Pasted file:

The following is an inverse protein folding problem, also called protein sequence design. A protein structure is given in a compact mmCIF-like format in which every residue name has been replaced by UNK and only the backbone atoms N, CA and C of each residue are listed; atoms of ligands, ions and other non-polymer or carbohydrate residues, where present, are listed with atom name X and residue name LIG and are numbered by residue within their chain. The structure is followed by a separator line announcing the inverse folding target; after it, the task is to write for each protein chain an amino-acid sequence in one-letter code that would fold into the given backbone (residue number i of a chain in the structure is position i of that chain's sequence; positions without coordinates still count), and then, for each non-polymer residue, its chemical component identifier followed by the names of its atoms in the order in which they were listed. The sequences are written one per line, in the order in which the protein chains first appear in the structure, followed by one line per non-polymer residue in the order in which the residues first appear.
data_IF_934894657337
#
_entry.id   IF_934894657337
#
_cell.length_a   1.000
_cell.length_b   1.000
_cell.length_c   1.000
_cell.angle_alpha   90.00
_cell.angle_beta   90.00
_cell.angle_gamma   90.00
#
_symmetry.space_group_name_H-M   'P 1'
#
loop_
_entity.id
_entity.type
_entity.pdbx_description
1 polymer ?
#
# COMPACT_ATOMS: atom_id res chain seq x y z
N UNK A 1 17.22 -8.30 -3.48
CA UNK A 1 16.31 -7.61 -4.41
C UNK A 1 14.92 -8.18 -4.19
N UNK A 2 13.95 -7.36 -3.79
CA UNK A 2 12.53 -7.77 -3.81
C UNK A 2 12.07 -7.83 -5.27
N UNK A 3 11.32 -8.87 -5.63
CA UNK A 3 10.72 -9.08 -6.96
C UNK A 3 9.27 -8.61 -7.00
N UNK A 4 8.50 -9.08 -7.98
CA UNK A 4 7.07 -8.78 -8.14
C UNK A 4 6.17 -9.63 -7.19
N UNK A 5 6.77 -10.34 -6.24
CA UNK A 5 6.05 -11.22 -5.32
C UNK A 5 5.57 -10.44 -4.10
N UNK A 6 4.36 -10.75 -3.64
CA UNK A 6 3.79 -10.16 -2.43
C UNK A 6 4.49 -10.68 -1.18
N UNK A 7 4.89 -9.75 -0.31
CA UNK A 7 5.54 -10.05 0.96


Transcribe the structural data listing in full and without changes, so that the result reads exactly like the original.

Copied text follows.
The following is an inverse protein folding problem, also called protein sequence design. A protein structure is given in a compact mmCIF-like format in which every residue name has been replaced by UNK and only the backbone atoms N, CA and C of each residue are listed; atoms of ligands, ions and other non-polymer or carbohydrate residues, where present, are listed with atom name X and residue name LIG and are numbered by residue within their chain. The structure is followed by a separator line announcing the inverse folding target; after it, the task is to write for each protein chain an amino-acid sequence in one-letter code that would fold into the given backbone (residue number i of a chain in the structure is position i of that chain's sequence; positions without coordinates still count), and then, for each non-polymer residue, its chemical component identifier followed by the names of its atoms in the order in which they were listed. The sequences are written one per line, in the order in which the protein chains first appear in the structure, followed by one line per non-polymer residue in the order in which the residues first appear.
data_IF_934894657337
#
_entry.id   IF_934894657337
#
_cell.length_a   1.000
_cell.length_b   1.000
_cell.length_c   1.000
_cell.angle_alpha   90.00
_cell.angle_beta   90.00
_cell.angle_gamma   90.00
#
_symmetry.space_group_name_H-M   'P 1'
#
loop_
_entity.id
_entity.type
_entity.pdbx_description
1 polymer ?
#
# COMPACT_ATOMS: atom_id res chain seq x y z
N UNK A 1 17.22 -8.30 -3.48
CA UNK A 1 16.31 -7.61 -4.41
C UNK A 1 14.92 -8.18 -4.19
N UNK A 2 13.95 -7.36 -3.79
CA UNK A 2 12.53 -7.77 -3.81
C UNK A 2 12.07 -7.83 -5.27
N UNK A 3 11.32 -8.87 -5.63
CA UNK A 3 10.72 -9.08 -6.96
C UNK A 3 9.27 -8.61 -7.00
N UNK A 4 8.50 -9.08 -7.98
CA UNK A 4 7.07 -8.78 -8.14
C UNK A 4 6.17 -9.63 -7.19
N UNK A 5 6.77 -10.34 -6.24
CA UNK A 5 6.05 -11.22 -5.32
C UNK A 5 5.57 -10.44 -4.10
N UNK A 6 4.36 -10.75 -3.64
CA UNK A 6 3.79 -10.16 -2.43
C UNK A 6 4.49 -10.68 -1.18
N UNK A 7 4.89 -9.75 -0.31
CA UNK A 7 5.54 -10.05 0.96